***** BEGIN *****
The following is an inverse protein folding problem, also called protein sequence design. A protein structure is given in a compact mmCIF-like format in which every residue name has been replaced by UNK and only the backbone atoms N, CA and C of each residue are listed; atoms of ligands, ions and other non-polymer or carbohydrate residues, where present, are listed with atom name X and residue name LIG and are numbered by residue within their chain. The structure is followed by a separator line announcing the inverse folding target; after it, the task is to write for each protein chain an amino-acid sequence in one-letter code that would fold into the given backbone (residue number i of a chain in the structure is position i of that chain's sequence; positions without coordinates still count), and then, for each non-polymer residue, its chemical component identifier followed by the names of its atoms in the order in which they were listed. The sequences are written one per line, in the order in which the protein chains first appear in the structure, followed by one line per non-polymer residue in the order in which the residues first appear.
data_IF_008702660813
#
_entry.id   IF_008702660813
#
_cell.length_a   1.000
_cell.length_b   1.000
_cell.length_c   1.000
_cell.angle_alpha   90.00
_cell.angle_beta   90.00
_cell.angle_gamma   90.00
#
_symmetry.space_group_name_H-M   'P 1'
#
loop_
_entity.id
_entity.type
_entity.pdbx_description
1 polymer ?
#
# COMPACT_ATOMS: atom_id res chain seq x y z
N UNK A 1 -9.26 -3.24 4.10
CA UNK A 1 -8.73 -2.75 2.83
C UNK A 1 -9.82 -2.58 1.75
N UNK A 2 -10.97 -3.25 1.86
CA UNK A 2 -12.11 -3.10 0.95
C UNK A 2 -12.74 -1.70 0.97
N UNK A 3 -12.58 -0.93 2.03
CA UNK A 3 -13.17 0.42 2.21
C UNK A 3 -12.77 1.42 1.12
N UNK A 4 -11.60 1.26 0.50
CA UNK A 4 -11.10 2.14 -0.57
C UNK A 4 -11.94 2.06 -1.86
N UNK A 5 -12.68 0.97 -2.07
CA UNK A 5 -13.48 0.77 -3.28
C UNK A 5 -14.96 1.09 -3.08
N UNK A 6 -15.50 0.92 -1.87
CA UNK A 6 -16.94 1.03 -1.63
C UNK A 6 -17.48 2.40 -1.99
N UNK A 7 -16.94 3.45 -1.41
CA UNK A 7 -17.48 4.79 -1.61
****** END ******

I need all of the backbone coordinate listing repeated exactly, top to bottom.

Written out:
The following is an inverse protein folding problem, also called protein sequence design. A protein structure is given in a compact mmCIF-like format in which every residue name has been replaced by UNK and only the backbone atoms N, CA and C of each residue are listed; atoms of ligands, ions and other non-polymer or carbohydrate residues, where present, are listed with atom name X and residue name LIG and are numbered by residue within their chain. The structure is followed by a separator line announcing the inverse folding target; after it, the task is to write for each protein chain an amino-acid sequence in one-letter code that would fold into the given backbone (residue number i of a chain in the structure is position i of that chain's sequence; positions without coordinates still count), and then, for each non-polymer residue, its chemical component identifier followed by the names of its atoms in the order in which they were listed. The sequences are written one per line, in the order in which the protein chains first appear in the structure, followed by one line per non-polymer residue in the order in which the residues first appear.
data_IF_008702660813
#
_entry.id   IF_008702660813
#
_cell.length_a   1.000
_cell.length_b   1.000
_cell.length_c   1.000
_cell.angle_alpha   90.00
_cell.angle_beta   90.00
_cell.angle_gamma   90.00
#
_symmetry.space_group_name_H-M   'P 1'
#
loop_
_entity.id
_entity.type
_entity.pdbx_description
1 polymer ?
#
# COMPACT_ATOMS: atom_id res chain seq x y z
N UNK A 1 -9.26 -3.24 4.10
CA UNK A 1 -8.73 -2.75 2.83
C UNK A 1 -9.82 -2.58 1.75
N UNK A 2 -10.97 -3.25 1.86
CA UNK A 2 -12.11 -3.10 0.95
C UNK A 2 -12.74 -1.70 0.97
N UNK A 3 -12.58 -0.93 2.03
CA UNK A 3 -13.17 0.42 2.21
C UNK A 3 -12.77 1.42 1.12
N UNK A 4 -11.60 1.26 0.50
CA UNK A 4 -11.10 2.14 -0.57
C UNK A 4 -11.94 2.06 -1.86
N UNK A 5 -12.68 0.97 -2.07
CA UNK A 5 -13.48 0.77 -3.28
C UNK A 5 -14.96 1.09 -3.08
N UNK A 6 -15.50 0.92 -1.87
CA UNK A 6 -16.94 1.03 -1.63
C UNK A 6 -17.48 2.40 -1.99
N UNK A 7 -16.94 3.45 -1.41
CA UNK A 7 -17.48 4.79 -1.61